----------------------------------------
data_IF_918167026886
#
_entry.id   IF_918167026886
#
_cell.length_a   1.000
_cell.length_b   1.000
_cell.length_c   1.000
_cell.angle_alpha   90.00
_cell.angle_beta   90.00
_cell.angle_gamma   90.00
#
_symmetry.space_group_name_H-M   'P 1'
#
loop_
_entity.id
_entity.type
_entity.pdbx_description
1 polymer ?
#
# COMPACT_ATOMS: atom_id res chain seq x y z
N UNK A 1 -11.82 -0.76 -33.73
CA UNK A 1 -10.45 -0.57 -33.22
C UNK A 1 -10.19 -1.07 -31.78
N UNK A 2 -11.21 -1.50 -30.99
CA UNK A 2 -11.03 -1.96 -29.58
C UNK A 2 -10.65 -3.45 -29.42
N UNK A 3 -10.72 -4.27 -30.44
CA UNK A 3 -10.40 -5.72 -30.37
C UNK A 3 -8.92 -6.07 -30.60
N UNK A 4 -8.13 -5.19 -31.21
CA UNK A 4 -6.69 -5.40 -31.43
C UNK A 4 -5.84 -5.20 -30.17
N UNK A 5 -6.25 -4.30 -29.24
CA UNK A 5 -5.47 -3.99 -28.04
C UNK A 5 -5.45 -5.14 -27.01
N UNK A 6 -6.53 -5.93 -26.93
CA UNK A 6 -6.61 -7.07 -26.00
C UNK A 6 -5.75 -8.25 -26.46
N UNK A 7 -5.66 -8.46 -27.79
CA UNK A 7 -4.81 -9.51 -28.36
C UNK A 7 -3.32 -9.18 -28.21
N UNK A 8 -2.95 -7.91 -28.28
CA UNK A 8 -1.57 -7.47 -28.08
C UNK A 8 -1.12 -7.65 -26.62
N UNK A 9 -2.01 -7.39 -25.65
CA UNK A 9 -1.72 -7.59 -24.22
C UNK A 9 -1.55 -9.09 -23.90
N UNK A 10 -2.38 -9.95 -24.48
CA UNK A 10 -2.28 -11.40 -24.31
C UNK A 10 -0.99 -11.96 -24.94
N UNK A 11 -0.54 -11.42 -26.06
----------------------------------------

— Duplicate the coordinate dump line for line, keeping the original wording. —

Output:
data_IF_918167026886
#
_entry.id   IF_918167026886
#
_cell.length_a   1.000
_cell.length_b   1.000
_cell.length_c   1.000
_cell.angle_alpha   90.00
_cell.angle_beta   90.00
_cell.angle_gamma   90.00
#
_symmetry.space_group_name_H-M   'P 1'
#
loop_
_entity.id
_entity.type
_entity.pdbx_description
1 polymer ?
#
# COMPACT_ATOMS: atom_id res chain seq x y z
N UNK A 1 -11.82 -0.76 -33.73
CA UNK A 1 -10.45 -0.57 -33.22
C UNK A 1 -10.19 -1.07 -31.78
N UNK A 2 -11.21 -1.50 -30.99
CA UNK A 2 -11.03 -1.96 -29.58
C UNK A 2 -10.65 -3.45 -29.42
N UNK A 3 -10.72 -4.27 -30.44
CA UNK A 3 -10.40 -5.72 -30.37
C UNK A 3 -8.92 -6.07 -30.60
N UNK A 4 -8.13 -5.19 -31.21
CA UNK A 4 -6.69 -5.40 -31.43
C UNK A 4 -5.84 -5.20 -30.17
N UNK A 5 -6.25 -4.30 -29.24
CA UNK A 5 -5.47 -3.99 -28.04
C UNK A 5 -5.45 -5.14 -27.01
N UNK A 6 -6.53 -5.93 -26.93
CA UNK A 6 -6.61 -7.07 -26.00
C UNK A 6 -5.75 -8.25 -26.46
N UNK A 7 -5.66 -8.46 -27.79
CA UNK A 7 -4.81 -9.51 -28.36
C UNK A 7 -3.32 -9.18 -28.21
N UNK A 8 -2.95 -7.91 -28.28
CA UNK A 8 -1.57 -7.47 -28.08
C UNK A 8 -1.12 -7.65 -26.62
N UNK A 9 -2.01 -7.39 -25.65
CA UNK A 9 -1.72 -7.59 -24.22
C UNK A 9 -1.55 -9.09 -23.90
N UNK A 10 -2.38 -9.95 -24.48
CA UNK A 10 -2.28 -11.40 -24.31
C UNK A 10 -0.99 -11.96 -24.94
N UNK A 11 -0.54 -11.42 -26.06